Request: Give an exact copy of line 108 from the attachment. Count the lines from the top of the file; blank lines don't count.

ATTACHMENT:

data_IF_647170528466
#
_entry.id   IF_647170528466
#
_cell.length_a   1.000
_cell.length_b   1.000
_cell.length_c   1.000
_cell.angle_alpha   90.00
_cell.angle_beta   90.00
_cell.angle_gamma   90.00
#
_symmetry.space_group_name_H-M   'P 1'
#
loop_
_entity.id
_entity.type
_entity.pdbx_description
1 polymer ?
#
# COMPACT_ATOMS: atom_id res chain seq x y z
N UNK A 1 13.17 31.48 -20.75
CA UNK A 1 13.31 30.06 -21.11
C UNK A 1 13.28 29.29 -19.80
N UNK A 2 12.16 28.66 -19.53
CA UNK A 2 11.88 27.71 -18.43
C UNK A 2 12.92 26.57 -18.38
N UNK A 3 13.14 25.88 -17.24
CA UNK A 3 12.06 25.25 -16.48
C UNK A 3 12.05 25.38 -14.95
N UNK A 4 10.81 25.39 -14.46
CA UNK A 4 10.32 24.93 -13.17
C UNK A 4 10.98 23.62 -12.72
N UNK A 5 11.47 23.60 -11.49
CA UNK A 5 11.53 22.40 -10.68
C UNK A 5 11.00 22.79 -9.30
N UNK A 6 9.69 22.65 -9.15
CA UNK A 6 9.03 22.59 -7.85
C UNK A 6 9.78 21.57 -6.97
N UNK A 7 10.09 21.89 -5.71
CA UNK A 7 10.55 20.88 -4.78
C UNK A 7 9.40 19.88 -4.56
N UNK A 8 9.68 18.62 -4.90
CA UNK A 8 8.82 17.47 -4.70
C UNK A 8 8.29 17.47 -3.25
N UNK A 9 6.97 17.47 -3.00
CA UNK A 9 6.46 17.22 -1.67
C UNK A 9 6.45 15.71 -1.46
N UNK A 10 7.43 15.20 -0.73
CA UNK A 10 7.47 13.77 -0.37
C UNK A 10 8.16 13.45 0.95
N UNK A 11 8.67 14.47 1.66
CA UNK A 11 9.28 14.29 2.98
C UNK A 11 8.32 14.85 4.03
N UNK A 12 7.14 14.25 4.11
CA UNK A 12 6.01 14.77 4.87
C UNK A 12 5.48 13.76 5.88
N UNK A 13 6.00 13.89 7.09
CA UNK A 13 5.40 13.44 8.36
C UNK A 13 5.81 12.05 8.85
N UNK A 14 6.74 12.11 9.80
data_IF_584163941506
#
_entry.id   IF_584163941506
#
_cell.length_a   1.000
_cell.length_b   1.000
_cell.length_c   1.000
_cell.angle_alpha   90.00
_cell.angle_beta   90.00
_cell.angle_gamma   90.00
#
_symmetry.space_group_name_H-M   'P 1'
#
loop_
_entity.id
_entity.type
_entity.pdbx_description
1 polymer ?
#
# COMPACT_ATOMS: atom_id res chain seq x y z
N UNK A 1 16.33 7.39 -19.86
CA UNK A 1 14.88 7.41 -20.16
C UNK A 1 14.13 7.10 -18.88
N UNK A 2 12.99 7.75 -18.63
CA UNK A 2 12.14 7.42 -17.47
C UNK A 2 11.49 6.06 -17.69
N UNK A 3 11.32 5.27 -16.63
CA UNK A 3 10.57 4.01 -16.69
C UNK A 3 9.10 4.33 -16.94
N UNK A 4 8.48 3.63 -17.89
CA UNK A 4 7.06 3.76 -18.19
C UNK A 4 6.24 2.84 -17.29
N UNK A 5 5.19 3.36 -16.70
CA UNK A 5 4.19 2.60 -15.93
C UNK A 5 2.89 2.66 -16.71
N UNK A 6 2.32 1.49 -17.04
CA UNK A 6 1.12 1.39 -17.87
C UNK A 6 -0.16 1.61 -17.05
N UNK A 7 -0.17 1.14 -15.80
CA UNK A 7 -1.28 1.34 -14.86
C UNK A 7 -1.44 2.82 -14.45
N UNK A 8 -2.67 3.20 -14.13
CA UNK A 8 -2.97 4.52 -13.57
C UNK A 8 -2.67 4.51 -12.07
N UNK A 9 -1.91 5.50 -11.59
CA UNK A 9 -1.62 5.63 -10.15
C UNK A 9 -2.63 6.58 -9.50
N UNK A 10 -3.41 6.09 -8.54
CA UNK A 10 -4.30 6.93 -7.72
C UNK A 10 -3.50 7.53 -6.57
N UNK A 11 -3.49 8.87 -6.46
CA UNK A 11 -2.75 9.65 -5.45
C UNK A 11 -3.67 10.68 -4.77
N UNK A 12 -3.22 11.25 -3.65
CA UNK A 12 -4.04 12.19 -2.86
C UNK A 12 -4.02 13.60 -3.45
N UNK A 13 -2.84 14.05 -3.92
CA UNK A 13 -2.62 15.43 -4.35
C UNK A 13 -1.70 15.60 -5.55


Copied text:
N UNK A 10 -3.41 6.09 -8.54